|• Mayor (2008–2014)||Alain Delayre|
|Area1||23.4 km2 (9.0 sq mi)|
|• Density||19/km2 (49/sq mi)|
|Time zone||CET (UTC+1)|
|• Summer (DST)||CEST (UTC+2)|
|INSEE/Postal code||24379 /24440|
|Elevation||61–195 m (200–640 ft)
(avg. 171 m or 561 ft)
1 French Land Register data, which excludes lakes, ponds, glaciers > 1 km² (0.386 sq mi or 247 acres) and river estuaries.2 Population without double counting: residents of multiple communes (e.g., students and military personnel) only counted once.
The most notable feature of the village is a massive church from the end of the 11th and 12th century. Next to the church, an abbey has been erected to honour the hermit Avitus, who died in 570. Avitus gave his name to the abbey and the village.
- 1 Situation
- 2 History
- 3 Places and monuments
- 4 Population
- 5 See also
- 6 References
The village is located on a plateau near the Couze Valley. In the past, the place was called "Mount Dauriac".
The legend of Avitus
According to an hagiography, Avitus, a young aristocrat from Lanquais, was enlisted against his will in the Visigoth army (under Alaric II) against the Frank army of Clovis. The army of Clovis was trying to conquer the South-West of France at this time.
At the Battle of Vouillé in 507, Avitus, taken prisoner by the Franks, converted to Christianity. When freed, he had a dream that he should return to his homeland, and walk in the local woods until he received a sign. He rested in a cave next to a spring, looking out towards a hill, the Mount Dauriac (the site of the present village), where a pagan temple had been built. He recited a prayer and the pagan temple collapsed. Avitus then became a thaumaturge and healer. At his death in 570, he was celebrated like a saint. Monks came to settle near the cave, where he had built an oratory.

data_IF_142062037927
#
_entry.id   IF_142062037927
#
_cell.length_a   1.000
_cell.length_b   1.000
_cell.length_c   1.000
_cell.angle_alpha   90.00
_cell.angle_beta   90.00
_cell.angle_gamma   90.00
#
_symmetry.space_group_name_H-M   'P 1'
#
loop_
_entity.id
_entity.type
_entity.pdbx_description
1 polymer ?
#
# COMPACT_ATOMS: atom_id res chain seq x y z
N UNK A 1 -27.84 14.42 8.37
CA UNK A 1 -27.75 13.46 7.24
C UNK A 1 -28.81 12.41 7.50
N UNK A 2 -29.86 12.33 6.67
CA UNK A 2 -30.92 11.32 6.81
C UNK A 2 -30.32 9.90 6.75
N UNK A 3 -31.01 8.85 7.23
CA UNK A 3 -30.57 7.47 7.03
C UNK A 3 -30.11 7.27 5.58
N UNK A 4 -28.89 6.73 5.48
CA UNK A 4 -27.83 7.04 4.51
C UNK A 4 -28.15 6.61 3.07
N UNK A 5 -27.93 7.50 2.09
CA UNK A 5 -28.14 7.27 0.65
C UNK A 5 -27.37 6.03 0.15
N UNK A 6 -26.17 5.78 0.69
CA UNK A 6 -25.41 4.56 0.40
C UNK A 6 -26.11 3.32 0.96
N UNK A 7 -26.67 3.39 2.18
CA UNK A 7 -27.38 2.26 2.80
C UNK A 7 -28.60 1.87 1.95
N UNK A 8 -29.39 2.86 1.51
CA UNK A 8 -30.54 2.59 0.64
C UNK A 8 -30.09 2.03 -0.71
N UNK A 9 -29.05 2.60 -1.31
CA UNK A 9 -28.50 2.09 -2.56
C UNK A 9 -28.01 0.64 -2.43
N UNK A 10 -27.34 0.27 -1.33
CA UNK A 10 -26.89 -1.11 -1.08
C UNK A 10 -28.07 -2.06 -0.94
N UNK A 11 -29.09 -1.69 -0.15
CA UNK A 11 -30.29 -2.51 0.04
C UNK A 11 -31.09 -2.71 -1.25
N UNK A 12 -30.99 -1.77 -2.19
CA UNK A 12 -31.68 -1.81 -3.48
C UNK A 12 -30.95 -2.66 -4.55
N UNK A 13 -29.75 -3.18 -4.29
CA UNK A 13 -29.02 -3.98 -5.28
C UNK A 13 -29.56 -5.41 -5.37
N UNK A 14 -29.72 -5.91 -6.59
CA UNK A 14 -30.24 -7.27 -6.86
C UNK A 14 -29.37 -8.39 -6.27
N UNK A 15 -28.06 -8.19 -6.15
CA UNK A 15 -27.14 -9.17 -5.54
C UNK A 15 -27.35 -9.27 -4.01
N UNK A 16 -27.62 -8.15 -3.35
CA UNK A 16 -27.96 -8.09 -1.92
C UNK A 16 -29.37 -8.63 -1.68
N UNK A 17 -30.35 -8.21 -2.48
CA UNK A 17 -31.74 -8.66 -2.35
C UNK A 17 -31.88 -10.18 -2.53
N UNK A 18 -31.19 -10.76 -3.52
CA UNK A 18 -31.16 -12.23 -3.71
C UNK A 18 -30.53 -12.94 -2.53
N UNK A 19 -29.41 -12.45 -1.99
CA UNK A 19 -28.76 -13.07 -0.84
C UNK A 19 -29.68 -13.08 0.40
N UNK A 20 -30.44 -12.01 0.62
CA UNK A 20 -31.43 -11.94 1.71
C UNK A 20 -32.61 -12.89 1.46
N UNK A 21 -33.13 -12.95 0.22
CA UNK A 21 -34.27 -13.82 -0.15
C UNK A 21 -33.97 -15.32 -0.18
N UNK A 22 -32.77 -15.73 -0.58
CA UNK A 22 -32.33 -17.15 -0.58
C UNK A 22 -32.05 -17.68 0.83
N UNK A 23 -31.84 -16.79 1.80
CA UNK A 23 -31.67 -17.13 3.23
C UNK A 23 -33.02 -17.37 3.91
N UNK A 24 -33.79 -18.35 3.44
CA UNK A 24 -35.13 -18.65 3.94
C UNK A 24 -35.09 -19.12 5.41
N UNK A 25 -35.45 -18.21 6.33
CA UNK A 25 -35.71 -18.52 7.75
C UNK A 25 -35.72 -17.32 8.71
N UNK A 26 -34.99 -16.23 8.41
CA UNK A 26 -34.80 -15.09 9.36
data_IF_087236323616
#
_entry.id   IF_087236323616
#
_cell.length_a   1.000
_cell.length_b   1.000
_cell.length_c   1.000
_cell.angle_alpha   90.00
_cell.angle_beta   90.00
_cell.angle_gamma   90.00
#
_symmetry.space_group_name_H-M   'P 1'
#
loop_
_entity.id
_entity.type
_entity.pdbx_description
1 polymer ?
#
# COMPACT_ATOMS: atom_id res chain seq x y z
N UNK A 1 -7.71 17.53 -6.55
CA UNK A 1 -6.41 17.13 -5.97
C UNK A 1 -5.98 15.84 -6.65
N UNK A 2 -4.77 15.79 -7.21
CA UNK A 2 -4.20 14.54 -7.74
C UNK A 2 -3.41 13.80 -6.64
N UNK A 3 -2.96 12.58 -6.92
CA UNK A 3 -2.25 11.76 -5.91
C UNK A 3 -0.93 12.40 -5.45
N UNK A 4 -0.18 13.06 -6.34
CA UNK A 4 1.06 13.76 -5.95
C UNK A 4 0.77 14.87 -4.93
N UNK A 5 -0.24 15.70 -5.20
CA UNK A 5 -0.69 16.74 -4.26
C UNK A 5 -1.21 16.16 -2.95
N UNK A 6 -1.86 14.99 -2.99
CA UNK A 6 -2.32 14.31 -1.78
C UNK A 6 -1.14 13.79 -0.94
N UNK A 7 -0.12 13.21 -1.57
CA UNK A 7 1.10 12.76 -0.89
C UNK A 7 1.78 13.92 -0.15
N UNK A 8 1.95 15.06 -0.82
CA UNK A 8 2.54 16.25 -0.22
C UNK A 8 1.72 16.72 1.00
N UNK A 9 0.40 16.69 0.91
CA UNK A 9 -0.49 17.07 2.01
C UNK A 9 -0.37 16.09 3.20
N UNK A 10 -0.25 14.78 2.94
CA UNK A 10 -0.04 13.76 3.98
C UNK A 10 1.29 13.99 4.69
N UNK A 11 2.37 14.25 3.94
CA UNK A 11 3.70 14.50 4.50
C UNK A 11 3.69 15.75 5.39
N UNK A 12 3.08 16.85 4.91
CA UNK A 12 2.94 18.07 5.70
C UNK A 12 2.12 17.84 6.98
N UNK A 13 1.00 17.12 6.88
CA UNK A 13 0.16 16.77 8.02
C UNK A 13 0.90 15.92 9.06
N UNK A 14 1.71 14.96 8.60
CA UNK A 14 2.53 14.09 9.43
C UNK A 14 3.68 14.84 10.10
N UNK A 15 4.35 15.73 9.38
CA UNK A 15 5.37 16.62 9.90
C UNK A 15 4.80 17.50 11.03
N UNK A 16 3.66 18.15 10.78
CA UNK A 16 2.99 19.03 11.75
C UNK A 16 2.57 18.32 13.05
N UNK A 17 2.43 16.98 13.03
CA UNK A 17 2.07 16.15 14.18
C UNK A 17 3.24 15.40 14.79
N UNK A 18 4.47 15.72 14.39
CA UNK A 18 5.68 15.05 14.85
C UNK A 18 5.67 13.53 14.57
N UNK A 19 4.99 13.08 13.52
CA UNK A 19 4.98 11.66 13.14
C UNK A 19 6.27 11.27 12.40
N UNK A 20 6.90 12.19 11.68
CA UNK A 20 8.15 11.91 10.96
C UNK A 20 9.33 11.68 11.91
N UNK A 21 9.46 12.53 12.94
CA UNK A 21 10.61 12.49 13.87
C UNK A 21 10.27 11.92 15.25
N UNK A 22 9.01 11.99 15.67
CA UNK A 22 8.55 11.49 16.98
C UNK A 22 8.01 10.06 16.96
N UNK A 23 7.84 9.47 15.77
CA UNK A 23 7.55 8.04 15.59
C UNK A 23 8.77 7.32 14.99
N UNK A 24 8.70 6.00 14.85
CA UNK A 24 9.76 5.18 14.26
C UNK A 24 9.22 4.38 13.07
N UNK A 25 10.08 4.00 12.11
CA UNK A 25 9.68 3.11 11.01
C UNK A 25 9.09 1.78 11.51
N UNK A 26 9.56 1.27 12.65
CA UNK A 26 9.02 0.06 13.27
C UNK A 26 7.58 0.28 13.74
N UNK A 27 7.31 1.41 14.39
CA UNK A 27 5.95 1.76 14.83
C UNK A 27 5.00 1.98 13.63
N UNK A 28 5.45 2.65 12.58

The first church
After the death of Avitus, a first church, called "Notre-Dame-du-Val", was built near his retreat, but was destroyed in the 9th or 10th century, probably by the Normans. According to an engraved stone still to be seen in the present church, the body of Avit was moved a few kilometers away to the hamlet of Saint-Cernin, now in the commune of Labouquerie. After the destruction of the first church, the primitive village declined, and the monks moved to settle on Mount Dauriac.
The Route de Compostella and the new church
A first romanesque church was built in the 11th century on Mount Dauriac, on the site of the current church.
Many pilgrims came here because of the notoriety of Avitus, and because the village was situated on the Route de Compostella (Way of St. James). To accommodate all these pilgrims, another, larger church was built to replace the existing one, again using the same site, at the end of the 11th and beginning of the 12th century.
Destruction of the buildings
12th or 13th centuries
According to the evidence of fire on the walls (the stonework still retains a pink colouration), some of the village and the abbey buildings were partially destroyed in the 12th and 13th centuries. Several hypotheses have been made as to who carried out these attacks: probably either pillage by the cathars or the consequence of the Hundred Years' War.
The chapter was suppressed in 1695.
In 1862, the church was classified as a "Monument historique". At the end of the 19th century, the church was restored by the architect Henri Rapine. Archaeological excavations during the 1960s found what could be the remains of a pagan temple - tiles similar to those used by the Romans, and holes that could have contained pillars. This temple could have existed before the church and was possibly destroyed by an earthquake - giving rise to the legend of St Avitus.